The EPIC-Oxford study is a prospective investigation of 65,411 men and women, established (as part of the EPIC Europe study) to examine health outcomes (diabetes included as a primary endpoint) in relation to diet in the United Kingdom. Participants were recruited through general practitioners (GPs) or by postal questionnaires between 1993 and 2001 and followed up with questionnaires approximately 15 years after the completion of the first survey. Participants recruited through participating GPs were 7421 men and women aged between 35 and 69 years who completed a full study questionnaire covering diet, lifestyle, health, and family medical history. Postal recruitment aimed to recruit vegetarian and vegan adults and other people with an interest in diet and health, and recruited 57,990 participants aged 20 or over years. Although the postal method was targeted at vegetarians, around 80% of meat eaters were also recruited via this method. The full study questionnaire was mailed to all surviving members of the Oxford Vegetarian Study and all members of the Vegetarian Society, who were invited to join and provide details of any friends or family who might also be interested in joining the study. A short questionnaire was also displayed in health food shops, in health food and vegetarian magazines, and sent out to all members of the Vegan Society; and the full questionnaire was later mailed to all those who returned this short questionnaire. All recruited participants who completed the full questionnaire were asked if they would be willing to provide access to their medical records for further information. The study protocol was approved by a Multicentre Research Ethics Committee (Scotland A Research Ethics Committee) and all participants provided written informed consent.

Assessment of diabetes status

Diabetes status was ascertained through health record linkage. Participants were linked to National Health Service (NHS) Central Registers using their unique NHS number and other personal details from 1 April 1997 in England, 1 January 1981 in Scotland, and 1 January 1998 in Wales, until 31 March 2016. The data available included information on hospital admissions and deaths. Diagnoses identifying the reason for hospital admission and causes of death were coded according to the 9th and 10th revisions of the World Health Organization (WHO) International Classification of Diseases (ICD-9/10). Any diagnosis of diabetes (i.e., not necessarily the primary diagnosis) or mention of diabetes among the causes of death or contributory conditions was considered for this study, using ICD-9 code 250 and ICD-10 codes E10-E14.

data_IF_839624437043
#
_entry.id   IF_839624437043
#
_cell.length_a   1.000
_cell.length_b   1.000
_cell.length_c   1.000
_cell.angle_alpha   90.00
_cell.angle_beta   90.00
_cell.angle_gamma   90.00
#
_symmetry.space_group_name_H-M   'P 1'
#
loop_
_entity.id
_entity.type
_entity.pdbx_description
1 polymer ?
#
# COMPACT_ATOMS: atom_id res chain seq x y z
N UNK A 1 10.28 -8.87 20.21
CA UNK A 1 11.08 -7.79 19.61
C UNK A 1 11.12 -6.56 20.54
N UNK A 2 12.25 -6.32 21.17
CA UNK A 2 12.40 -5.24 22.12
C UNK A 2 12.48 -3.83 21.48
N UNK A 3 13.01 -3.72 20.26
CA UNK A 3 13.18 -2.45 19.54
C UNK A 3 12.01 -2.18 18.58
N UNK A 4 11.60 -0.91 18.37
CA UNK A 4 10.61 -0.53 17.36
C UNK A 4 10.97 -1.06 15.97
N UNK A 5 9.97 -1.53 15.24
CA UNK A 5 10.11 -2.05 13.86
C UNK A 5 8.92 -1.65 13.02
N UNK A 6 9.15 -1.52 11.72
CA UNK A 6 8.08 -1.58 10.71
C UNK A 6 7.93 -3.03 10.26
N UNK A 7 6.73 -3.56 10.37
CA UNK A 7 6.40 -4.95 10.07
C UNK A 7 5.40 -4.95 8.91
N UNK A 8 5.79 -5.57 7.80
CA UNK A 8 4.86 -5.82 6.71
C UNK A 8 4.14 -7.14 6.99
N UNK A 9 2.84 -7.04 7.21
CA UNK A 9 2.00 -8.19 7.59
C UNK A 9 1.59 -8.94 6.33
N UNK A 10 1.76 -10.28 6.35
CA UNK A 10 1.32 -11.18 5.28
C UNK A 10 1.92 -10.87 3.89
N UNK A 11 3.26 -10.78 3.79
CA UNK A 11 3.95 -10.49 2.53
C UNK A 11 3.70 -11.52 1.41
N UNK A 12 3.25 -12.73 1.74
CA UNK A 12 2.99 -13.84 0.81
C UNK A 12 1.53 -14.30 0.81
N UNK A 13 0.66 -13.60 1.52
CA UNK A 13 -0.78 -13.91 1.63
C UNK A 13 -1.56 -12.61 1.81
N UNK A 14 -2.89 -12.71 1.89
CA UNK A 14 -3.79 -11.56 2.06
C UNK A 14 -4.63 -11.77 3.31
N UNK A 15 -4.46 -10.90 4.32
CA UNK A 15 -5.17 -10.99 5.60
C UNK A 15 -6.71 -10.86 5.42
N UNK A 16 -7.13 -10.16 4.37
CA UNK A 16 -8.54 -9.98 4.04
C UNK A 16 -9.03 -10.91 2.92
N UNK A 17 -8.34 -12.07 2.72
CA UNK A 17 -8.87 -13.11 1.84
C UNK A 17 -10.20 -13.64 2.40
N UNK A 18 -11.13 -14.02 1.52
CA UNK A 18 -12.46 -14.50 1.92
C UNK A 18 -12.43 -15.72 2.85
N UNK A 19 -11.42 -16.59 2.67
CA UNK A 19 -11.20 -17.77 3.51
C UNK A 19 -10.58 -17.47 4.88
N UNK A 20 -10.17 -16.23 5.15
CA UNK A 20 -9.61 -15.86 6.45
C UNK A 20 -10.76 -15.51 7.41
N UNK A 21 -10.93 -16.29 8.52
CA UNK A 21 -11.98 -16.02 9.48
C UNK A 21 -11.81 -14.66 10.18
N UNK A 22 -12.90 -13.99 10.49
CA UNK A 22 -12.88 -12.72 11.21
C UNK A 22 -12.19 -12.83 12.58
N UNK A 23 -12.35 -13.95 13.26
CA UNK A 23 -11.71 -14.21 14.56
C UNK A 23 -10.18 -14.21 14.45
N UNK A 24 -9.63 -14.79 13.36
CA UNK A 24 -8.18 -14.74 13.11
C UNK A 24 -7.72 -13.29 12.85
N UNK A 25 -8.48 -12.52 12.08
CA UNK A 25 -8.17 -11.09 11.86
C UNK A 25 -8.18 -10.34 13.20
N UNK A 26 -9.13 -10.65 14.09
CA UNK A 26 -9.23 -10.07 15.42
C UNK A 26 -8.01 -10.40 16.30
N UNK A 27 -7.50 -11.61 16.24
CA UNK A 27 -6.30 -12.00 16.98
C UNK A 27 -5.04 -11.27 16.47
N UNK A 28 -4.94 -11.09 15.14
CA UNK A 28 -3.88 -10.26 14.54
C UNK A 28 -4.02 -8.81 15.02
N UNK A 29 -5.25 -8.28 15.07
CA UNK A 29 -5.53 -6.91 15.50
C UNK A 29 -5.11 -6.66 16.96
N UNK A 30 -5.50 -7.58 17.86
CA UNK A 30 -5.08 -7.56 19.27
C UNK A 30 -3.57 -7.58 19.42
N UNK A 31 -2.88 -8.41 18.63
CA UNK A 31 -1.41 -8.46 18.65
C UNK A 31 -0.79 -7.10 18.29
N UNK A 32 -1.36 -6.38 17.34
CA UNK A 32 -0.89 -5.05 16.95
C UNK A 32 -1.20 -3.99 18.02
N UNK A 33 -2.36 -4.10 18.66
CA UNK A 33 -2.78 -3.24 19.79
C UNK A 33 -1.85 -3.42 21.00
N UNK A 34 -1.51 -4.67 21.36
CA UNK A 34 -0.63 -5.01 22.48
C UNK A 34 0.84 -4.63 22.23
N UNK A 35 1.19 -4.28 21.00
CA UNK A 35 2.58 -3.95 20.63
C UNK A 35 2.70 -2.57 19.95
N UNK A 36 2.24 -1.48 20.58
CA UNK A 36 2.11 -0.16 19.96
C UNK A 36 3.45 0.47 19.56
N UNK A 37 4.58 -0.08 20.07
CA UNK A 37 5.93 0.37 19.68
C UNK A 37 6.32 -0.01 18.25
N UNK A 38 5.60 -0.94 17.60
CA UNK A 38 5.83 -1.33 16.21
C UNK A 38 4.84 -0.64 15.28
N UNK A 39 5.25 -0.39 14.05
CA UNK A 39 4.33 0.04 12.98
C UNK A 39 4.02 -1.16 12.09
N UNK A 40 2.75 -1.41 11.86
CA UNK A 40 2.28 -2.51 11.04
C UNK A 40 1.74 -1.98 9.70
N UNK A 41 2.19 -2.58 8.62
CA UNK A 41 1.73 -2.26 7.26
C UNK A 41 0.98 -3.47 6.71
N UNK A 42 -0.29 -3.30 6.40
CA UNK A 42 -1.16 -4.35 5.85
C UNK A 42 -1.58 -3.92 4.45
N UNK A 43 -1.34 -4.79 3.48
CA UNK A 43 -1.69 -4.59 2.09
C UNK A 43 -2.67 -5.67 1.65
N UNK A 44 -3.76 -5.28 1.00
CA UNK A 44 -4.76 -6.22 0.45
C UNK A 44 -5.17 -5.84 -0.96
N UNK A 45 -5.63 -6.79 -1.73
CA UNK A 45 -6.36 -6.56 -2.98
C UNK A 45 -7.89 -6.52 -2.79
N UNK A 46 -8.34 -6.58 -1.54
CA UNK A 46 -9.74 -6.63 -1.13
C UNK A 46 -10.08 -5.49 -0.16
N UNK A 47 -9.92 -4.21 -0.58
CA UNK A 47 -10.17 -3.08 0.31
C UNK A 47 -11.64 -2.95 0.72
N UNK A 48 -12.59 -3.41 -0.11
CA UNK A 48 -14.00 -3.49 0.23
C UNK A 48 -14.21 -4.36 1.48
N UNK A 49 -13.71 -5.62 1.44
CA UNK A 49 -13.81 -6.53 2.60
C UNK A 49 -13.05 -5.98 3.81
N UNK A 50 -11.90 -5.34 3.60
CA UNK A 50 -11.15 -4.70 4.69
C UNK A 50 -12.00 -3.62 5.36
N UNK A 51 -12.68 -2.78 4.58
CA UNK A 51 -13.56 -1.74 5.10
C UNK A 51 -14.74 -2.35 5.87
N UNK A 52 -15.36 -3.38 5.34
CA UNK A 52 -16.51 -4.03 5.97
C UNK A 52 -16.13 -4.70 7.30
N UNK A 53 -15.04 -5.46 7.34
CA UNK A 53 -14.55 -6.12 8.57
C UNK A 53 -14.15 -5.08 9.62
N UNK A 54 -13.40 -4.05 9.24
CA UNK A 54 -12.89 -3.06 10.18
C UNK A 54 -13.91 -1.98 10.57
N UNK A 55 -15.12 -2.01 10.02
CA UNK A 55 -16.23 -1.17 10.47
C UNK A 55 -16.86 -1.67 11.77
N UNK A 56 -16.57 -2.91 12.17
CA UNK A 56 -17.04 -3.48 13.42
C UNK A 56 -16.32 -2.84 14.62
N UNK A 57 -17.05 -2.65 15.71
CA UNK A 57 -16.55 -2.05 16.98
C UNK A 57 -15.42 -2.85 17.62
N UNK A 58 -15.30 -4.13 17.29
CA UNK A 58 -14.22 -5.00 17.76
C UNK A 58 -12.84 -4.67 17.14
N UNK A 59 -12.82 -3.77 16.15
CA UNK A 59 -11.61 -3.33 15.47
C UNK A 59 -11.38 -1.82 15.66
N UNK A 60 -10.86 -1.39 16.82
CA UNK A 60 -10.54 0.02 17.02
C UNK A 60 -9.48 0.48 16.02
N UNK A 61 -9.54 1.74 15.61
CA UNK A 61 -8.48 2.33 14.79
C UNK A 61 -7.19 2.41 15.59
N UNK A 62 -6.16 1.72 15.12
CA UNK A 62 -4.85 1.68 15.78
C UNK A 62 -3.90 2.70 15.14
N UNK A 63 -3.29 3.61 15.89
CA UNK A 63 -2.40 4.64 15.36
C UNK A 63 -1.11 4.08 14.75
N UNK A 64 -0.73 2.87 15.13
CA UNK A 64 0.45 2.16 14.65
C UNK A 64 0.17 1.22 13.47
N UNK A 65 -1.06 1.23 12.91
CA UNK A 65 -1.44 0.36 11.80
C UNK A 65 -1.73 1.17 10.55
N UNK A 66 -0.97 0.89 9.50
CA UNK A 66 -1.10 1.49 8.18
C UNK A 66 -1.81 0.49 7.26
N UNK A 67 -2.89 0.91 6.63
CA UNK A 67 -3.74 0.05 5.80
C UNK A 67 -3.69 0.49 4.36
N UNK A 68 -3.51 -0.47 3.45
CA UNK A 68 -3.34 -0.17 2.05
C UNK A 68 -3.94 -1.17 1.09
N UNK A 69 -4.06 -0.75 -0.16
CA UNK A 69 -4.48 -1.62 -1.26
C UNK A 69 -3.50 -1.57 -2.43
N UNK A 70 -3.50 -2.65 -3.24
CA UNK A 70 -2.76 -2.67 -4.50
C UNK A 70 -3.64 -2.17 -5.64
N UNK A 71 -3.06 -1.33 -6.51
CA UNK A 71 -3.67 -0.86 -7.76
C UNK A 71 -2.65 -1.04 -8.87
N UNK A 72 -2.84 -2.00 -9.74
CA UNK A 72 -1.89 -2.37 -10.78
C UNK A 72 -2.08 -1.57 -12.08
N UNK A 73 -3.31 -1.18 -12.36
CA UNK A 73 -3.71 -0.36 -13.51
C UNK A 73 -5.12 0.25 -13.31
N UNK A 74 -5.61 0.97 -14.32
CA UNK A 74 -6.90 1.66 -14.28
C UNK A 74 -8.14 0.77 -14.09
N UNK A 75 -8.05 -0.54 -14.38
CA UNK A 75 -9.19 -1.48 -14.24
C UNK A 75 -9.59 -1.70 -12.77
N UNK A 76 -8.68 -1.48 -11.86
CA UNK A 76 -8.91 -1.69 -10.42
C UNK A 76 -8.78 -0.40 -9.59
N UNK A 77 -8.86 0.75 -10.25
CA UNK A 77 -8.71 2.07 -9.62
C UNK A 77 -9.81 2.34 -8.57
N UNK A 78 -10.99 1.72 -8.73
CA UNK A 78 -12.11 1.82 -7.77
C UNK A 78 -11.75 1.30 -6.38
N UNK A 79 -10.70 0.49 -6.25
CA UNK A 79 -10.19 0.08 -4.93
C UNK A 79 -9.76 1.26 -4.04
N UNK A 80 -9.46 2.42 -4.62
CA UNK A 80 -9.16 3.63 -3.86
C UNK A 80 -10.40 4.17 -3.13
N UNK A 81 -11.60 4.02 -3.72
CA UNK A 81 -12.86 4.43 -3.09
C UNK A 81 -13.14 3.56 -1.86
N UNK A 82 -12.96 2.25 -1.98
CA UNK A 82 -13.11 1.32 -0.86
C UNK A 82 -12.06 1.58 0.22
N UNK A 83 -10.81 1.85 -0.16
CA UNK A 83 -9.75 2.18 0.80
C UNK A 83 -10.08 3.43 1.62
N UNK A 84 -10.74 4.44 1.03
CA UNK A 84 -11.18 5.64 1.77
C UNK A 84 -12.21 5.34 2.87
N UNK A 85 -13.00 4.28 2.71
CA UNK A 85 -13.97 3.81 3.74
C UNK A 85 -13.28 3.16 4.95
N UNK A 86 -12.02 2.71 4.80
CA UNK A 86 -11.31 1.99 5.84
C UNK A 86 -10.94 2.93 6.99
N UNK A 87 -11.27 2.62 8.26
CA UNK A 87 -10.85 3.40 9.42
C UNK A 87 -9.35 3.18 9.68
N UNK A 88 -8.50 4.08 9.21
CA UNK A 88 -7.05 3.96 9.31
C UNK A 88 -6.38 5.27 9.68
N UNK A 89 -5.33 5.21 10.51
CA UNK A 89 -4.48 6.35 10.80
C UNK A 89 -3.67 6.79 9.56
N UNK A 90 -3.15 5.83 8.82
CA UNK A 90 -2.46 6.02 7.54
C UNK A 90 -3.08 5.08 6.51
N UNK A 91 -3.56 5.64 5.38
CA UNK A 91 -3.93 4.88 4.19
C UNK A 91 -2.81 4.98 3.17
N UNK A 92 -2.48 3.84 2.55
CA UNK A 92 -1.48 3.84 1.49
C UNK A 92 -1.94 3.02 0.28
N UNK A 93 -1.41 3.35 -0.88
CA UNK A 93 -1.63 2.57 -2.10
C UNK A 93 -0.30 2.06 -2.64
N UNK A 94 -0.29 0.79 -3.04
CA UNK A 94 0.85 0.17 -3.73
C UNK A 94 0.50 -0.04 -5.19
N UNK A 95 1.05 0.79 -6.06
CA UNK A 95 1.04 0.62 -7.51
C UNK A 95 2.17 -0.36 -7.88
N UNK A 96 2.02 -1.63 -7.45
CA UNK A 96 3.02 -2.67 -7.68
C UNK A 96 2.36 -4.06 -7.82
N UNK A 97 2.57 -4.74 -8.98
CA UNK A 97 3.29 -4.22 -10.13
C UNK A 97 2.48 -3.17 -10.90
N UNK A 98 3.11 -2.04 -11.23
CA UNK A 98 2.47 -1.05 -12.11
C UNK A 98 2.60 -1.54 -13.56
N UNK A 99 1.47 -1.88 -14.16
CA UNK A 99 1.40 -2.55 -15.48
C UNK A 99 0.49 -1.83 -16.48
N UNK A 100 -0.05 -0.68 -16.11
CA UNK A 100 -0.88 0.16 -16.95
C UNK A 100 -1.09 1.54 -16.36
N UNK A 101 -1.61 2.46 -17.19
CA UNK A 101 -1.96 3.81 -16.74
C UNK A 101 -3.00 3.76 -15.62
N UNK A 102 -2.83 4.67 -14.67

Assessment of diet and diet group

Dietary intake was assessed using the full questionnaire at baseline. Participants completed a validated 130-item semi-quantitative food frequency questionnaire (FFQ) reporting foods consumed over the past 12 months12. Participants were asked to indicate the frequency of consumption of each food with responses ranging from ‘never or less than once a month’ to ‘6 or more times daily’ and mean daily nutrient intakes were calculated by multiplying frequencies of consumption by standard portion sizes13 and using food codes14. Responses to the 11 questions on meat on the FFQ were used to calculate total meat intake. In addition to the FFQ, participants were asked to report whether they consumed any of the following: meat, fish, dairy products, and eggs. Responses to the FFQ and the four questions were used to categorise participants into 5 diet groups: regular meat eaters (participants who consumed ≥50 g of meat daily); low meat eaters (participants who consumed <50 g of meat daily); fish eaters (participants who consumed fish but did not consume meat); vegetarians (participants who did not consume meat or fish but did consume dairy products, or eggs); and vegans (participants who did not consume fish, meat, dairy products, or eggs). For the main analysis, vegetarians and vegans were combined into one dietary group due to small numbers in the vegan group, but vegans were also assessed separately in a supplementary analysis.

Assessment of covariates